Nearly a year ago, Republican political consultant and Stephan campaign manager Jason Roe wrote a memo arguing the billionaire George Soros would get involved in the district attorney’s race.
Soros has spent more than $15 million in recent years electing reform-minded district attorneys.
In an October email, Roe added that Soros “will come in 6 weeks out and it will be very difficult getting people to understand what is happening.”
Well, we’re five weeks out, and Soros has in fact come in.
He donated $275,000 to the California Justice & Public Safety PAC this year. That PAC has already spent on behalf of two other DA candidates in the state, Diana Becton in Contra Costa County and Noah Phillips in Sacramento.
The PAC this week bought $39,660 in ads for Jones-Wright on KUSI, and has also purchased time on CBS 8 and Fox 5, though specific dollar amounts have not yet been posted. Reports on the purchases from industry buyers, obtained by Voice of San Diego, peg the purchases at $95,000 on local stations and another $31,000 on CNN and MSNBC.
Roe said he expects the final commitment to surpass $1 million, based on spending from previous races.
“Given the relatively low budgets of DA races, Soros’s wealth has allowed him to dwarf candidate spending and overwhelm voters with dishonest advertising campaigns, trumping local preferences with his well-funded candidates,” Roe wrote in a November memo.
But Republicans’ current reaction to Soros’ entry isn’t limited to his financial wealth overwhelming local preferences.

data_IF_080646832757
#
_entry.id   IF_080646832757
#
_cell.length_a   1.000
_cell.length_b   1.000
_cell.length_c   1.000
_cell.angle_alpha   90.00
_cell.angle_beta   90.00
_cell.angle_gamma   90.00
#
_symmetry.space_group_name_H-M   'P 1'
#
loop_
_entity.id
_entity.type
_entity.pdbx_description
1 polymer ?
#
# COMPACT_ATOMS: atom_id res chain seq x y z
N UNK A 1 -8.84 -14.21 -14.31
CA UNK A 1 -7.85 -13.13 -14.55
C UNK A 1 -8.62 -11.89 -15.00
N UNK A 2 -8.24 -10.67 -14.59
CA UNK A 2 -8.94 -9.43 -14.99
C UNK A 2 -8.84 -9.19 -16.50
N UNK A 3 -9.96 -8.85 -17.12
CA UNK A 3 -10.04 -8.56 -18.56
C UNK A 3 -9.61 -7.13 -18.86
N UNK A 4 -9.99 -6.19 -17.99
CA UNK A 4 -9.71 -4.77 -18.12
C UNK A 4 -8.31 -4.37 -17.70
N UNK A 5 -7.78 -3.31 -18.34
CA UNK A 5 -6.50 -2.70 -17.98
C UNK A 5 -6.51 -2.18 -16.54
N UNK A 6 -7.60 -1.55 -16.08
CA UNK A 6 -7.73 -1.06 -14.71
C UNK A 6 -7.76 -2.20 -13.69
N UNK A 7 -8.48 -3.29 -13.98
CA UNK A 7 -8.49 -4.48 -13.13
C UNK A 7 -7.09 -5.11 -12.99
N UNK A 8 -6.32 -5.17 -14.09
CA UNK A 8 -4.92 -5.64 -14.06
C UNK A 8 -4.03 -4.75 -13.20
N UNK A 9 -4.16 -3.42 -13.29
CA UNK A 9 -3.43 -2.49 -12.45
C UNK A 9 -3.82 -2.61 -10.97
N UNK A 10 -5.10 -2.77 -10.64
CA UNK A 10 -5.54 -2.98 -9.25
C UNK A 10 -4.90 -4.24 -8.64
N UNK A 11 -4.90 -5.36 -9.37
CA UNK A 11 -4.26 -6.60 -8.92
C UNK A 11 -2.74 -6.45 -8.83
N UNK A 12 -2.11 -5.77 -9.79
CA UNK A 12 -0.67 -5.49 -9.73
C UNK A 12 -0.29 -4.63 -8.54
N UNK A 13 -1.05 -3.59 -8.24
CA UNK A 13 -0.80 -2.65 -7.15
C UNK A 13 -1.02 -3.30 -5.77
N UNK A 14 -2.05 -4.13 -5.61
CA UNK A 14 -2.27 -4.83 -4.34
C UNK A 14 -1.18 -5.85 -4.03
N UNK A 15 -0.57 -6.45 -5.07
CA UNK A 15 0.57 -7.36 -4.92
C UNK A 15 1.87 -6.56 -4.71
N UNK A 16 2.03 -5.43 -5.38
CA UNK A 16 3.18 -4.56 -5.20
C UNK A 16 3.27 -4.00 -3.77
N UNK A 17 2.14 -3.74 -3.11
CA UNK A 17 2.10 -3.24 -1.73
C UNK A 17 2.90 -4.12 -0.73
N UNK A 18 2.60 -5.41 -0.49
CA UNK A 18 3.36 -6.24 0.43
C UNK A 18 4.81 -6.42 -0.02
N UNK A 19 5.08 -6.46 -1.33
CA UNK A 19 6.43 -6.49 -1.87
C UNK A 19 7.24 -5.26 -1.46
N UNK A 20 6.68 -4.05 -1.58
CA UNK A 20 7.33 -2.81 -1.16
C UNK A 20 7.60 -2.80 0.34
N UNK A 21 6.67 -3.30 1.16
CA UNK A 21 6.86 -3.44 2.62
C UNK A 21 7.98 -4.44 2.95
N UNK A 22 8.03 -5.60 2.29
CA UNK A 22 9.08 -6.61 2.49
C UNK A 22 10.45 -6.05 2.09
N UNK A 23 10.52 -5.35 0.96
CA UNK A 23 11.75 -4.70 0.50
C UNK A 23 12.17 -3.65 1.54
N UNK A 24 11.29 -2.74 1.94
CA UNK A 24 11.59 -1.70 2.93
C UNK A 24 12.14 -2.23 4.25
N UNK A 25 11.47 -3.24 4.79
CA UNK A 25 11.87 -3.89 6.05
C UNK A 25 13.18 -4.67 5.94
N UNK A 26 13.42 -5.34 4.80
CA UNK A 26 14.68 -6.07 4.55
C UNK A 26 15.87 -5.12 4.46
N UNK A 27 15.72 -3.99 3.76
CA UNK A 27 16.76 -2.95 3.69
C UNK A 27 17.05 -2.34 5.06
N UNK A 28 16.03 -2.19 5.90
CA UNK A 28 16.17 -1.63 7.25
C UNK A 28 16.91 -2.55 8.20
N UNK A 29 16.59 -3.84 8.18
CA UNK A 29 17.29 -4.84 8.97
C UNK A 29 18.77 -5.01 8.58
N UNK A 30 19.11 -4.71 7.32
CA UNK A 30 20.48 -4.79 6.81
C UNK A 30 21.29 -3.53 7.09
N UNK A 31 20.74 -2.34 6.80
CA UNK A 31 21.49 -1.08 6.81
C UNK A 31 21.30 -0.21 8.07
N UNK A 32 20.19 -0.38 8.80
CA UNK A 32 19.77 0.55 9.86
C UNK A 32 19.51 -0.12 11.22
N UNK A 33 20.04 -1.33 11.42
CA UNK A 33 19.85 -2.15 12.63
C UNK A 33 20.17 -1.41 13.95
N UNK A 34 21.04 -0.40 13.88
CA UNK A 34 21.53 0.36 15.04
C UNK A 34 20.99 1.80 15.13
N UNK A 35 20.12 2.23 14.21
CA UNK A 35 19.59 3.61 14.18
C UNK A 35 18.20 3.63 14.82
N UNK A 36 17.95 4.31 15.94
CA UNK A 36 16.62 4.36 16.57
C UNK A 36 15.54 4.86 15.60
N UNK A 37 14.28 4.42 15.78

Stephan’s campaign Wednesday launched the website ThreatToSanDiego.com, which describes Soros as an anti-law enforcement billionaire who supports fringe left-wing causes, and Jones-Wright as an anti-law enforcement candidate. It calls Soros a “Hungarian” billionaire and features photos of so-called “antifa” protesters in Seattle burning an American flag.
Organized labor is sharply divided in the 4th District county supervisor race, and now the two factions that have emerged are spending big on their preferred candidates.
The local United Food and Commercial Workers union came in this week with a $150,000 donation to a PAC supporting former Assemblywoman Lori Saldaña, giving that PAC $200,000 for the final five weeks of the race.
Meanwhile, a PAC opposing Saldaña and supporting former Assemblyman Nathan Fletcher got $70,000 through the San Diego-Imperial Counties Labor Council.
Mail ballots drop next week, so the late contributions will need to turn into mailers, digital advertisements, TV spots or a paid canvassing operation quickly to start turning out votes.
But it’s now clear that there’s enough money for the outside PACs to run extensive negative ads about both candidates for the rest of the race.
For Saldaña, the PAC is virtually a substitute for a campaign. At the end of the last filing deadline, she had just $725 left to spend. Fletcher had $256,896 in the bank.
• On Twitter, Democratic political consultant Eva Posner (who’s running Jones-Wright’s campaign), said the PAC money is a waste. “>$200K in a crowded primary on a race that is all but guaranteed to go to Nov for a seat that is 1 vote out of 5 when you have 3 countywide races that end in June for positions that have unilateral power & no oversight. This is why we can’t have nice things. Like progress,” she wrote.